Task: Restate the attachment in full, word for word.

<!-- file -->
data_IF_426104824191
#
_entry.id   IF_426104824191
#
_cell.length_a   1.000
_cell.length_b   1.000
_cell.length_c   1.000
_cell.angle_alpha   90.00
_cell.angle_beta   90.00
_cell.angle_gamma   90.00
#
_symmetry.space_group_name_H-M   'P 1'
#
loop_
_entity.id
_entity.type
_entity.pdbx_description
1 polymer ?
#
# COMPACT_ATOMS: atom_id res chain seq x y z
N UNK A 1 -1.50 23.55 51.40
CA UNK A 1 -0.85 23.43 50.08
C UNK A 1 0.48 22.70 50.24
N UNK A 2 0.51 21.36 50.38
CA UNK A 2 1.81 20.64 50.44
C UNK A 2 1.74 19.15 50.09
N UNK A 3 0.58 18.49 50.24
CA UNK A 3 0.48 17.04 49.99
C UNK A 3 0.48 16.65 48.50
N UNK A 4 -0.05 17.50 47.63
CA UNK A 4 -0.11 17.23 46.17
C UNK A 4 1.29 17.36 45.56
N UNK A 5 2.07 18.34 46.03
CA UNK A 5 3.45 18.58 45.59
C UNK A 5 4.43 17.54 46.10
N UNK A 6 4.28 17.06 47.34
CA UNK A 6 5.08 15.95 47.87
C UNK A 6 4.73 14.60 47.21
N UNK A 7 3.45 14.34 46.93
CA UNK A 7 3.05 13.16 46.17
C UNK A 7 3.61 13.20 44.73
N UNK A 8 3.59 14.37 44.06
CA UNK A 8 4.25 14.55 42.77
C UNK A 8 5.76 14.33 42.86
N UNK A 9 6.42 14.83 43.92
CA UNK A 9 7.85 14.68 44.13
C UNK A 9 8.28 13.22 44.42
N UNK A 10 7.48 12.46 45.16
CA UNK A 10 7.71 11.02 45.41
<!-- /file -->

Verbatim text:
data_IF_426104824191
#
_entry.id   IF_426104824191
#
_cell.length_a   1.000
_cell.length_b   1.000
_cell.length_c   1.000
_cell.angle_alpha   90.00
_cell.angle_beta   90.00
_cell.angle_gamma   90.00
#
_symmetry.space_group_name_H-M   'P 1'
#
loop_
_entity.id
_entity.type
_entity.pdbx_description
1 polymer ?
#
# COMPACT_ATOMS: atom_id res chain seq x y z
N UNK A 1 -1.50 23.55 51.40
CA UNK A 1 -0.85 23.43 50.08
C UNK A 1 0.48 22.70 50.24
N UNK A 2 0.51 21.36 50.38
CA UNK A 2 1.81 20.64 50.44
C UNK A 2 1.74 19.15 50.09
N UNK A 3 0.58 18.49 50.24
CA UNK A 3 0.48 17.04 49.99
C UNK A 3 0.48 16.65 48.50
N UNK A 4 -0.05 17.50 47.63
CA UNK A 4 -0.11 17.23 46.17
C UNK A 4 1.29 17.36 45.56
N UNK A 5 2.07 18.34 46.03
CA UNK A 5 3.45 18.58 45.59
C UNK A 5 4.43 17.54 46.10
N UNK A 6 4.28 17.06 47.34
CA UNK A 6 5.08 15.95 47.87
C UNK A 6 4.73 14.60 47.21
N UNK A 7 3.45 14.34 46.93
CA UNK A 7 3.05 13.16 46.17
C UNK A 7 3.61 13.20 44.73
N UNK A 8 3.59 14.37 44.06
CA UNK A 8 4.25 14.55 42.77
C UNK A 8 5.76 14.33 42.86
N UNK A 9 6.42 14.83 43.92
CA UNK A 9 7.85 14.68 44.13
C UNK A 9 8.28 13.22 44.42
N UNK A 10 7.48 12.46 45.16
CA UNK A 10 7.71 11.02 45.41